Capital inflows into Indian MFIs dropped 92%--to Rs. 49.5 crore ($11 mn) via 2 deals in 4Q of calendar 2010 from Rs. 600 crore ($134 mn) via 32 deals in 4Q of calendar 2009. This dramatic decline is largely due to investor paralysis in the wake of the Andhra Pradesh (A.P.) microfinance crisis. The Union Budget presented to Parliament yesterday should restore investor confidence and facilitate public sector investment into MFIs through earmarked funding for a range of target microfinance client groups. In addition, the Budget should benefit current and potential MFI clients and businesses that increase their financial access.
The planned ~Rs. 100 crore ($22 mn) India Microfinance Equity Fund with SIDBI for funding smaller MFIs and the government’s heightened focus on crafting consumer protection regulation should signal lower microfinance sector risk to investors for three reasons. First, the India Microfinance Equity Fund reflects the federal government’s explicit commitment to MFIs. Second, appropriate regulation mitigates the risk of populist backlash insufficient consumer protection and unchecked growth. Both this federal government commitment and robust consumer protection should reduce investor skittishness. Third, equity infusions increase an institution’s liquidity cushion. Domestic equity is helpful to small Indian MFIs in any environment, given high NBFC minimum capitalization norms for majority foreign investment: Rs. 23 crore ($5 mn) for 51-75% FDI and Rs. 230 crore ($50 mn) for 75%+ FDI.
Nowadays, after the Malegam Committee recommended capping interest rates at 24%, small MFIs, which are generally less profitable than large MFIs, require greater liquidity as they adjust to the new constraints. While the fund with SIDBI should give investors some comfort, Rs. 100 crore represents only 0.33% of the current Rs. 30,000 crore ($6.7 bn) of outstanding Indian microloans and a mere 0.1% of the Rs. 100,000 crore ($22 bn) demand. Achieving broader financial inclusion will require significantly more capital.
By allocating funds to traditionally underserved groups, such as minority communities and farmers, and mandating delivery of banking services to all 73,000 habitations with 2,000+ populations, the budget is likely to direct capital to MFIs that serve those groups. For example, public sector banks will now be required under priority lending to allocate 15% of outstanding loans to minority communities, many of which include significant economically weaker sections, up from 13.6% at present. The Union Budget also raised credit for farmers by 27% to Rs. 475,000 crore ($106 bn) in 2011-2012 vs. Rs. 375,000 crore ($83 bn) in 2010-2011.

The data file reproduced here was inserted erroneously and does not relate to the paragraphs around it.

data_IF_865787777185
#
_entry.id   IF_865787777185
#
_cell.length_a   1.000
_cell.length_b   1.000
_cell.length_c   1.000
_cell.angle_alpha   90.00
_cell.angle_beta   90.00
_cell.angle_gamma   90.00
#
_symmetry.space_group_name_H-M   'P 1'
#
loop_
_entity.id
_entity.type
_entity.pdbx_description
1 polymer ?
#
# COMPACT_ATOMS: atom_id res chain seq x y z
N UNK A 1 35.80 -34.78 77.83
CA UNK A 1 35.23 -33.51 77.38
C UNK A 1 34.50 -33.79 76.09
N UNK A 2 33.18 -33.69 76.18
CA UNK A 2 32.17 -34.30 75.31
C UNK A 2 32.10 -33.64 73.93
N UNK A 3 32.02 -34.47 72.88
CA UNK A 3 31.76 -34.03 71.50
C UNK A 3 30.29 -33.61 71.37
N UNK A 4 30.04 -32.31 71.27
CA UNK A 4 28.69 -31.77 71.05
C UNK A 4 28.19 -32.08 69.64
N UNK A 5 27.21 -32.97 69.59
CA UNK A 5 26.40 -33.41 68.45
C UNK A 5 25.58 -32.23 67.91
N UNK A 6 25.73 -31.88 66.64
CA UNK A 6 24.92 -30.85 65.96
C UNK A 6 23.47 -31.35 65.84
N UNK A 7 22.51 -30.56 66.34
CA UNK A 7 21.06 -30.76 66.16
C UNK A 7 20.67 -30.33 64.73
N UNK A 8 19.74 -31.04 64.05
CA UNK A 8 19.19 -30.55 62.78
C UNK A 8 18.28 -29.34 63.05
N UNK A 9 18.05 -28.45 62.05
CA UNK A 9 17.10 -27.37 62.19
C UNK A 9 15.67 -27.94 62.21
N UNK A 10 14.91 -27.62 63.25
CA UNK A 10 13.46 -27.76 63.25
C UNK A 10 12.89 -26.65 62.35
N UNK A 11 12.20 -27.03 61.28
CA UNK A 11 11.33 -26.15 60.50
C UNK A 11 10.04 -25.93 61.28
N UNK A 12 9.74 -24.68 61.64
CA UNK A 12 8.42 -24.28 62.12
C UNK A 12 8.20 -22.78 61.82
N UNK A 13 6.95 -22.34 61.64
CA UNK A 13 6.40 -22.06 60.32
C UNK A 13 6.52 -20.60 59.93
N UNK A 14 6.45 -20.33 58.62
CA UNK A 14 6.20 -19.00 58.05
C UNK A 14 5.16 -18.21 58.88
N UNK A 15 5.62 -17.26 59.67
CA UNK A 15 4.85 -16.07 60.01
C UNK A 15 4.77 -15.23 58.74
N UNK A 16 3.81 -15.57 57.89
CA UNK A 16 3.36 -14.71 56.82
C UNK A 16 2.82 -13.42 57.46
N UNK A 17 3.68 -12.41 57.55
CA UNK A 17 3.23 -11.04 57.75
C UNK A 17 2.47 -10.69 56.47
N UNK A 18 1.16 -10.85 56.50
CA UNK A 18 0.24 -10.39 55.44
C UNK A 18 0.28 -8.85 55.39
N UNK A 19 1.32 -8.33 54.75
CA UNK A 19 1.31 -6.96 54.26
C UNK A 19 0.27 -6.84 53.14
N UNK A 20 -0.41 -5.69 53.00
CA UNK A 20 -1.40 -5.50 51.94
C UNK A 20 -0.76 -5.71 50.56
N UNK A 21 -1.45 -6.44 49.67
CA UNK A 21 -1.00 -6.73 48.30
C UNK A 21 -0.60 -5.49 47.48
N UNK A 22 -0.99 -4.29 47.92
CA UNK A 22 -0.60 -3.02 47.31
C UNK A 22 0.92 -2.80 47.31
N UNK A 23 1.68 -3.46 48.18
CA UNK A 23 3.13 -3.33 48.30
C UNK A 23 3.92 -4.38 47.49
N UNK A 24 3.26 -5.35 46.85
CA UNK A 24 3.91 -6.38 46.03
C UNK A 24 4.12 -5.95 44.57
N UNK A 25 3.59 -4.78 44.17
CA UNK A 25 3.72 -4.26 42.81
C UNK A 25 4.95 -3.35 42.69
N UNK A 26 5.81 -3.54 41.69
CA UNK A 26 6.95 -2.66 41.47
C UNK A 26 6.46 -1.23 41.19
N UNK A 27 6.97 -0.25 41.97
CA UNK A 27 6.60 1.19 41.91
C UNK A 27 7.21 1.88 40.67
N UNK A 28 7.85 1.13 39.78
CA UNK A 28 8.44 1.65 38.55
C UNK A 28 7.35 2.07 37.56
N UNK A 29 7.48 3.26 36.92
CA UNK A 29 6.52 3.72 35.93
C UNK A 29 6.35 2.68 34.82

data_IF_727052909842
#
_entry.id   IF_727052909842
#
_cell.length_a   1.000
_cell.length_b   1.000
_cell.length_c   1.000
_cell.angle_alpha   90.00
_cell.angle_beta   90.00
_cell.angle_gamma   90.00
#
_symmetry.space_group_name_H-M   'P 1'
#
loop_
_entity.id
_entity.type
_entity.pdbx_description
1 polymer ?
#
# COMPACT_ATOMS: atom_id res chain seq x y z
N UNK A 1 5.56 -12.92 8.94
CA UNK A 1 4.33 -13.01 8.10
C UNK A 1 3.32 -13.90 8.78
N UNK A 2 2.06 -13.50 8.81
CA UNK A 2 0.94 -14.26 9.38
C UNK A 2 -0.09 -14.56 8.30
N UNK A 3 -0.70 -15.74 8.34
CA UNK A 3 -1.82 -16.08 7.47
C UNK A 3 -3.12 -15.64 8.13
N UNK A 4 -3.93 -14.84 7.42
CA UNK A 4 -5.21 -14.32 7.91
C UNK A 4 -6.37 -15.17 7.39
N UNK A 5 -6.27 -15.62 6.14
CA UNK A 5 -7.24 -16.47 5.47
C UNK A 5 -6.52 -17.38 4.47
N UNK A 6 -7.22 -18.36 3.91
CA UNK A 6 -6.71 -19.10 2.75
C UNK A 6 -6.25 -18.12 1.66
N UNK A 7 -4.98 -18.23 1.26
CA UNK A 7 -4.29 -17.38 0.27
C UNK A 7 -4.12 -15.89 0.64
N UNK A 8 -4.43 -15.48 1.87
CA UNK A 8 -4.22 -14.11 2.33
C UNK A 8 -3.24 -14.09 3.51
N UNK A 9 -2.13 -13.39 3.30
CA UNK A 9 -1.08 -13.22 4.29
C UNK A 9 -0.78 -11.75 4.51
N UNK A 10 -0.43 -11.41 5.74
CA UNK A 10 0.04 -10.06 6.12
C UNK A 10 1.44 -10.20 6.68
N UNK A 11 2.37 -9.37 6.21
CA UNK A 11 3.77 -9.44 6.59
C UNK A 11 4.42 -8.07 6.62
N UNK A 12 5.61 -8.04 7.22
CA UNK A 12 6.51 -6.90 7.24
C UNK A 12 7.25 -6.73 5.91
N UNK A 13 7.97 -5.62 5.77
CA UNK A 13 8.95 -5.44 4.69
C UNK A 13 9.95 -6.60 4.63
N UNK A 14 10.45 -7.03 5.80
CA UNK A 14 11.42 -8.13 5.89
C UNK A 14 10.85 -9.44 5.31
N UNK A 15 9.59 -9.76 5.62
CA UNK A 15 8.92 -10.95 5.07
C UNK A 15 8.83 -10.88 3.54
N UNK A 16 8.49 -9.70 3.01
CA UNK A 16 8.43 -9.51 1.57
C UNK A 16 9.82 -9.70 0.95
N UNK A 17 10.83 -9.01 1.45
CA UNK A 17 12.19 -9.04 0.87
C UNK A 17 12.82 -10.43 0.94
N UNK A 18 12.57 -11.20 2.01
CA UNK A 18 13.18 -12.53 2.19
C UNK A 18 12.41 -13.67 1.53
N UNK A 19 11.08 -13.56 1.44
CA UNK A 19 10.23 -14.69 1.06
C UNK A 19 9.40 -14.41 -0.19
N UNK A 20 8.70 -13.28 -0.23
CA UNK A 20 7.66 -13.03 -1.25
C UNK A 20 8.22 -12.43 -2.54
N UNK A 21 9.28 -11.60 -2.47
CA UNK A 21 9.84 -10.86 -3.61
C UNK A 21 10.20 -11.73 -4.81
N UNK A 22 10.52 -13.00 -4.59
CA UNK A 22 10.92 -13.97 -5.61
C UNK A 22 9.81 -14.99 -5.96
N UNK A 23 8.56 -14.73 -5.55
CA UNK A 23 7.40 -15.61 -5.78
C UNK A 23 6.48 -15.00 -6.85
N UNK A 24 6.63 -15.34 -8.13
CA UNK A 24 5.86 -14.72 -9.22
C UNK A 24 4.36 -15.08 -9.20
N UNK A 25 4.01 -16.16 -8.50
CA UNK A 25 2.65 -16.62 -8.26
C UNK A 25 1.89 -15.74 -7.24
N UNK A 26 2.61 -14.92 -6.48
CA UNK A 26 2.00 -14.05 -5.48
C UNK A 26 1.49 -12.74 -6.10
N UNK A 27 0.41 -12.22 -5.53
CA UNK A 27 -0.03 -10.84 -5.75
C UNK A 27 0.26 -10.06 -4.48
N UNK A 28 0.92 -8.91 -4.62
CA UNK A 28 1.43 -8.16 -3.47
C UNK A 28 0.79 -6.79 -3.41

In addition to bolstering food supply, this should increase capital flows to low-income farmers and the MFIs that serve them. Third, the aforementioned goal of providing banking facilities to all 73,000 habitations with 2,000+ populations in 2011-2012 should benefit bank correspondents, MFIs, and other channel partners with last-mile reach. Such partnerships could increase employment and livelihood promotion activities in small habitations.
More broadly, the Union Budget creates an enabling environment for the economically active poor and the businesses focused on them. To illustrate, creating a Rs. 500 crore ($111 mn) Women’s Self Help Group (SHG)’s Development Fund should expand the reach of the 4.6 mn SHGs in India—25% of which are in A.P.—and help reduce their interest rates. That being said, a variety of operational issues have plagued SHGs, limiting their impact. In addition, providing banking facilities to 73,000 habitations encourages technology companies to develop the expertise to enable large financial institutions to process, disburse, and collect small loans cost-effectively.
In summary, the Union Budget is a vote of confidence for MFIs and their low-income clients alike. Indian state government officials, please take note of the pro-poor orientation of the center!
(Bhakti Mirchandani is a Vice President and Richa Sethia is an associate with Unitus Capital.)